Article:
Registration for the 2019/20 season opens 1st August

Parents & Guardians

Tamsin at the 2015 State Championships

Canteen Duty Requirements

Regardless of whether or not this is your first involvement as a Little Athletics parent, it is always worthwhile, at the start of each season, to consider what your role will be over the next six months or so.
 
Your child is in a sport that provides an opportunity for immediate and long term benefits. The benefits include: higher levels of fitness; better health; a pleasurable social environment and the satisfaction derived from skilled performances. Little Athletics can provide a launching pad for a life-long involvement in sport, whether it be elite or purely recreational.
 
Just as important as any of the above benefits is that Little Athletics provides children with the chance to have fun - TO PLAY. Please do not ever lose sight of this!
 
Unfortunately, all of the potential benefits of involving a child in a sport can be quickly lost due to one very important factor - ADULTS.
 
Do not underestimate the effect that you can have on your child’s long term participation in and enjoyment of sport. By taking a considered, understanding approach, a parent can be their child’s most valuable asset.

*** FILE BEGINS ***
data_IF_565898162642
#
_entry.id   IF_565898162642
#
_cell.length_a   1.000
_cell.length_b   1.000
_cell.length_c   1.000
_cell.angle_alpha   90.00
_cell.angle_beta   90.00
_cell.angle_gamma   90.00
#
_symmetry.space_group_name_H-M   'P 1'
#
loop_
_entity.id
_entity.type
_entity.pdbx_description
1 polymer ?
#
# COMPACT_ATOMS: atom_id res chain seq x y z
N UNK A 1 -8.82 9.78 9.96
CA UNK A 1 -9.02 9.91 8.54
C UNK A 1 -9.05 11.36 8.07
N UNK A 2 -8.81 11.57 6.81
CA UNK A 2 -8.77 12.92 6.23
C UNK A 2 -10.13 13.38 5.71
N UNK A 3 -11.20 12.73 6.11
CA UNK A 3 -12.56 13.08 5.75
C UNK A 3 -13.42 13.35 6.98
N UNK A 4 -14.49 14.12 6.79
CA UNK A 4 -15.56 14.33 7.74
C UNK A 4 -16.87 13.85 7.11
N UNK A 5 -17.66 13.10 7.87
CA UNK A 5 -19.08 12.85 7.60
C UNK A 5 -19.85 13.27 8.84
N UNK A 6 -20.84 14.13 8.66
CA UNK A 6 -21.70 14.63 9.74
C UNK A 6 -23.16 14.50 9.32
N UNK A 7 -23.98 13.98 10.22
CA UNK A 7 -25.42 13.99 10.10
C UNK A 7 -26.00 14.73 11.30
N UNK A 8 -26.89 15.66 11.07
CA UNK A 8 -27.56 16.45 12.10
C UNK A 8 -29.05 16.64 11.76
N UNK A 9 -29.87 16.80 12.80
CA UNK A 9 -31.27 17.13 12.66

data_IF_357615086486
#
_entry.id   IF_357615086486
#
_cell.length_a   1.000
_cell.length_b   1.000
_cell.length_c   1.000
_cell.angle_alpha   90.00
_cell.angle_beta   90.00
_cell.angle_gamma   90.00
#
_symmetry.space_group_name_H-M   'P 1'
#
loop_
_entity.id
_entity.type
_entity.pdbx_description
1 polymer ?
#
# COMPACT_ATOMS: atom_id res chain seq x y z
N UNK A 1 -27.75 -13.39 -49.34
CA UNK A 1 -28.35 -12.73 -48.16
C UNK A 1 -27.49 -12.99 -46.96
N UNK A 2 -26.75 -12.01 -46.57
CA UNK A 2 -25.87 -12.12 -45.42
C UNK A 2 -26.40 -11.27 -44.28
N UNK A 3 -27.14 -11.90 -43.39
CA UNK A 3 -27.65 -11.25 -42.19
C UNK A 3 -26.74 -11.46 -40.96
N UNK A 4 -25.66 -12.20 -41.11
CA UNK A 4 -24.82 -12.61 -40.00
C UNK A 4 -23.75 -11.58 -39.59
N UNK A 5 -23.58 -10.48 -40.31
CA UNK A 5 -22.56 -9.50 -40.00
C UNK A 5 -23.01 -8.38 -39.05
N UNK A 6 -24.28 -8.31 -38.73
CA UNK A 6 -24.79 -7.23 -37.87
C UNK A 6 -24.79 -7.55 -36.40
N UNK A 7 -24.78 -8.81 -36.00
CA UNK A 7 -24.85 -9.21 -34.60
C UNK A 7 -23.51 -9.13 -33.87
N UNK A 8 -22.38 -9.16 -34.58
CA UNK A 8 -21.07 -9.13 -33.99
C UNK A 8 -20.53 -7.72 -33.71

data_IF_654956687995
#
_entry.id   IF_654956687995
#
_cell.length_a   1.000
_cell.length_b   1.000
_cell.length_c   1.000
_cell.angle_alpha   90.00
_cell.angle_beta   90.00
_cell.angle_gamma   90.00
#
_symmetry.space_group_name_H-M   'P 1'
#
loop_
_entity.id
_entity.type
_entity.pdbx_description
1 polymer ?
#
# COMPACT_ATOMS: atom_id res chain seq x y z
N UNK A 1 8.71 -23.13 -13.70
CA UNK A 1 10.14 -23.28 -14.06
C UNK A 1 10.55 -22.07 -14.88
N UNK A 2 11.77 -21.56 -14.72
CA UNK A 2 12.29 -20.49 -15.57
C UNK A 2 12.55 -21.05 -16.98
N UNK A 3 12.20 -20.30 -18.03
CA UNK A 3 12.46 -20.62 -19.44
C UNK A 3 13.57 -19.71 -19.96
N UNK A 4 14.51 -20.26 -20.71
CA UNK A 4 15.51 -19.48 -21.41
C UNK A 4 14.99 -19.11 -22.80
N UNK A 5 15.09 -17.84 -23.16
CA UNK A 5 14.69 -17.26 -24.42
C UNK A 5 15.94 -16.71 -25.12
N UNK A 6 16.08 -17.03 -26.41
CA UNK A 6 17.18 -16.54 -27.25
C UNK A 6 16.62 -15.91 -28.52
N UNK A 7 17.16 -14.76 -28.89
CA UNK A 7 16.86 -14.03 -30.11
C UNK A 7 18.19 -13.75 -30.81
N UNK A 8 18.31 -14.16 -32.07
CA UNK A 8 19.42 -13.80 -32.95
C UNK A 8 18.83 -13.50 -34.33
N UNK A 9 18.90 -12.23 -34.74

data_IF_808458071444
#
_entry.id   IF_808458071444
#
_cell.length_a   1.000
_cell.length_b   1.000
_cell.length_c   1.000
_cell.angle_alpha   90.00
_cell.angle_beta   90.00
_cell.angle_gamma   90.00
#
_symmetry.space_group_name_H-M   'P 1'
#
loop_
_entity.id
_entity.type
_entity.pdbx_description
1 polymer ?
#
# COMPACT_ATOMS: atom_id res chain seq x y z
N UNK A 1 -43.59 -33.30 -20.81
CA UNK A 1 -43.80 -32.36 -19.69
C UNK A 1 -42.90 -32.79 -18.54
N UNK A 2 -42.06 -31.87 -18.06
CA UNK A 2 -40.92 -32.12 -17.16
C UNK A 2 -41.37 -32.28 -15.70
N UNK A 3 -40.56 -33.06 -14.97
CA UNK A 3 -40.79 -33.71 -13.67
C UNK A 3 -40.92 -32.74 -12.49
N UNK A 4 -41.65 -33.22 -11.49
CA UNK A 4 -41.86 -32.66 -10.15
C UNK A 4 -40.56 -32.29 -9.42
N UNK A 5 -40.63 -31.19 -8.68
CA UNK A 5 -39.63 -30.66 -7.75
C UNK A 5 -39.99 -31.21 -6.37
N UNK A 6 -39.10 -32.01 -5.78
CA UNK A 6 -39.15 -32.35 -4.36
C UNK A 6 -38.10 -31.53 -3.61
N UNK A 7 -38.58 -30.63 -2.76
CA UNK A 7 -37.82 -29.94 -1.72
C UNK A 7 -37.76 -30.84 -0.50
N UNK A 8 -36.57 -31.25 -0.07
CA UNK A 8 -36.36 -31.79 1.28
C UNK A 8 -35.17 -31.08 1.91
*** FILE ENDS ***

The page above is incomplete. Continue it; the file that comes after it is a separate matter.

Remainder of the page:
On the other hand, parents who bribe, threaten punishment, push their children, or hang over the fence screaming, have totally lost a true understanding of Little Athletics. Fortunately, these ‘clowns’ as Denis Baker in his book, ‘Winning is Kids’ Stuff’ terms them, are few and far between.
 
You must realise, however, that you don’t have to be a ‘screamer’ to have a subtle negative effect on your child in sport.
 
All too often, adults attempt to impose their own values on children’s’ sport. Do not assume that children play sport for the same reason that adults do. For example, when surveyed, a large number of children list ‘beating opponents’ and ‘receiving medals and trophies’ as last on a ranking of ten enjoyment factors in sport. Children are not little adults and their sport should be free from adult pressures and demands.

Denis Baker has some valuable advice about putting childrens’ sport into perspective:-

“ Remember, when kids play sport - they are not a team of professionals

- don’t deprive them of the opportunity to be kids.
When you start getting too serious about a kid’s game,
for heaven’s sake walk away.
You will inevitably be more worried about what is happening than the kids.”
(Taken from the Australian Little Athletics Association Inc website)

References

Baker, Denis; ‘Winning is Kid’s Stuff’, 1988 Collins Dove, Victoria

Australian Sports Commission, ‘Coaching Children’, 1992, Australian Coaching Council, Canberra